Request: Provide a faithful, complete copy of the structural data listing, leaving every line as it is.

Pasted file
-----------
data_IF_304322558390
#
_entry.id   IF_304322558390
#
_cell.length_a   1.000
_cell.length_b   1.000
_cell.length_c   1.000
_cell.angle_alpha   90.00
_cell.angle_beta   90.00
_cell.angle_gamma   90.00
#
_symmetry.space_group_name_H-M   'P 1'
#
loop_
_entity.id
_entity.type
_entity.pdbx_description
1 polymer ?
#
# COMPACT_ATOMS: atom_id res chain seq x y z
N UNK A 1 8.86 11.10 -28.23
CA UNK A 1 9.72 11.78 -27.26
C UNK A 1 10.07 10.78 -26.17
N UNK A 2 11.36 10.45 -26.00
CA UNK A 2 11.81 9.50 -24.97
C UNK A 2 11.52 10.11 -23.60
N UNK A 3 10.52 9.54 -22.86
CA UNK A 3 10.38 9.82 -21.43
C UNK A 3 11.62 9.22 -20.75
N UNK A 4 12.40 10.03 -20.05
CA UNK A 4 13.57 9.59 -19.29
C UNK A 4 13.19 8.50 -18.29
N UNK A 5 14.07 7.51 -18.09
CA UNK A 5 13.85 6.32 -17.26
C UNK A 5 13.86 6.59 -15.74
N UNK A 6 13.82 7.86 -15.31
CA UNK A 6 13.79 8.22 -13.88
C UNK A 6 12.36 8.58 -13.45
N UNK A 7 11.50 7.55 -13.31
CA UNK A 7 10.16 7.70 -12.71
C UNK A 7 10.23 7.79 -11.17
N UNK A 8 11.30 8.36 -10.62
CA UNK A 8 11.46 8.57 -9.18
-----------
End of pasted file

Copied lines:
data_IF_304322558390
#
_entry.id   IF_304322558390
#
_cell.length_a   1.000
_cell.length_b   1.000
_cell.length_c   1.000
_cell.angle_alpha   90.00
_cell.angle_beta   90.00
_cell.angle_gamma   90.00
#
_symmetry.space_group_name_H-M   'P 1'
#
loop_
_entity.id
_entity.type
_entity.pdbx_description
1 polymer ?
#
# COMPACT_ATOMS: atom_id res chain seq x y z
N UNK A 1 8.86 11.10 -28.23
CA UNK A 1 9.72 11.78 -27.26
C UNK A 1 10.07 10.78 -26.17
N UNK A 2 11.36 10.45 -26.00
CA UNK A 2 11.81 9.50 -24.97
C UNK A 2 11.52 10.11 -23.60
N UNK A 3 10.52 9.54 -22.86
CA UNK A 3 10.38 9.82 -21.43
C UNK A 3 11.62 9.22 -20.75
N UNK A 4 12.40 10.03 -20.05
CA UNK A 4 13.57 9.59 -19.29
C UNK A 4 13.19 8.50 -18.29
N UNK A 5 14.07 7.51 -18.09
CA UNK A 5 13.85 6.32 -17.26
C UNK A 5 13.86 6.59 -15.74
N UNK A 6 13.82 7.86 -15.31
CA UNK A 6 13.79 8.22 -13.88
C UNK A 6 12.36 8.58 -13.45
N UNK A 7 11.50 7.55 -13.31
CA UNK A 7 10.16 7.70 -12.71
C UNK A 7 10.23 7.79 -11.17
N UNK A 8 11.30 8.36 -10.62
CA UNK A 8 11.46 8.57 -9.18